Suez Canal, Israel and Cyprus

Tuesday, April 18, 2017
Limassol, Limassol, Cyprus
Day 101 Suez Canal. Cool am (65), warm pm (75). Partly cloudy.
We entered the canal at 5:00am . We were actually up, and looked out before going back to bed. There are no locks on this Canal and it's mostly desert on both sides, so there really isn't all that much to see. But, we all spent the morning pretty much just staring out at the desert. We did break the monotony with a few mimosas! There was big excitement when we went under "Friendship Bridge", because, well, that's as exciting as it was going to get! DB got her nails done for a mere $106. We attended a lecture on the 7 Wonders of the World in the afternoon, before coming out into the Mediterranean Sea around 4:00pm. We went to a Cocktail show by a singer/dancer/comedian/musician. He was surprisingly pretty good. No 9:30 show tonight or tomorrow night because all the tours both days start early and end late. We had a drink with Wyndham and Nancy at the piano bar, before we all went off for dinner in CR.

Day 102. Haifa, Israel. Cool am, warmer pm. 60-80, hazy but mostly sunny.
Happy Easter. We were expecting being here on Easter Sunday/Passover would be a traffic nightmare, but, actually there was very little traffic . Our tour was "Nazareth and the Sea of Galilee ", and we started at 8 and got home at 5:30. ( Not bad, tomorrow's tour is 12 hours!) We first drove to Nazareth and spent well over a hour visiting The Basilica of the Annunciation and the Church of Joseph. The Basilica is built over/around the Virgin Mary's supposed actual house where Gabriel came to her and told her of the impending birth of "Emanuel". The Church of Joseph as well had some interesting archeological remnants. We were kind of shocked that we would be allowed in these sacred places on Easter Sunday, but somehow they managed to schedule our tours of these structures around the many scheduled Masses of the day, so we in no way impinged upon any rites. From Nazareth we drove to the Sea of Galilee where our first stop was at the (ruined) village of Capernaum. Here was the remains of "house that Peter built", the first Christian Church. It was a fairly large site, including a large Temple/synagogue, built in the 1st century and all in ruins from subsequent earthquakes. From here we went to lunch at St Peter's Restaurant on the shore of the Sea of Galilee. The most amazing thing about lunch was watching people waterskiing on the Sea of Galilee! I mean, one sort of thinks of the Sea of Galilee in ancient terms..not expecting water skiers, windsurfers, beach parties, etc.! Well why not? It's a recreational spot for the locals. After lunch we visited two more sites at Tabgha, both churches that Constantine's mother had built in the 4 the century . These also were not intact, but were rebuilt over, but there are remains of some of the original 4th century structures. We then, basically circled the Sea of Galilee, driving by the base of the Golan Heights (sure surprised us we were at the Golan Heights!), arriving at the place where the Jordan River enters the Sea of Galilee, the Baptismal Site ( except this wasn't were Jesus was baptized). Here, some actually donned robes and entered the water, some waded, some shopped. After this, we returned to Haifa, where we ascended Carmel mountain for a spectacular view of the bay and the Gardens of Bahai, before returning to the ship. No surprise, we guzzled a few cocktails and had room service. (Tour tomorrow leaves at 6:15am).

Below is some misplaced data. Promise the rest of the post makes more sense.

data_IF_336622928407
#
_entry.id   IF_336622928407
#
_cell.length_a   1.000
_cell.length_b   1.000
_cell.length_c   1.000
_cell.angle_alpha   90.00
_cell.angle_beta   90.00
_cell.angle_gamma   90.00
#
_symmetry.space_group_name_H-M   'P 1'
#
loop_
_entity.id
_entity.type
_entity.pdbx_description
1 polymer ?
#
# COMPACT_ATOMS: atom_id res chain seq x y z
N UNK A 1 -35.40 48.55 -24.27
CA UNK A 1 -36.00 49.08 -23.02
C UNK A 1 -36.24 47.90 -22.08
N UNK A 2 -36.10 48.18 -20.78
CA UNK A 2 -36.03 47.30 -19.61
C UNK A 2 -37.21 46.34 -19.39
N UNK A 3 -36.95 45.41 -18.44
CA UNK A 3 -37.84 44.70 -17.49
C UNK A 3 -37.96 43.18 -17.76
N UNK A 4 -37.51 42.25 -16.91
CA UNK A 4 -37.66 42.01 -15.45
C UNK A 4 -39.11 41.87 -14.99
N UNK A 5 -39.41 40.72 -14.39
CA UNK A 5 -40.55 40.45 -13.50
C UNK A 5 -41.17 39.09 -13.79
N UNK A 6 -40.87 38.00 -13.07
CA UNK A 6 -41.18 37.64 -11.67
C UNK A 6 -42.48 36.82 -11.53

Day 103. Overnight in Haifa. Low 59- high 75, sunny.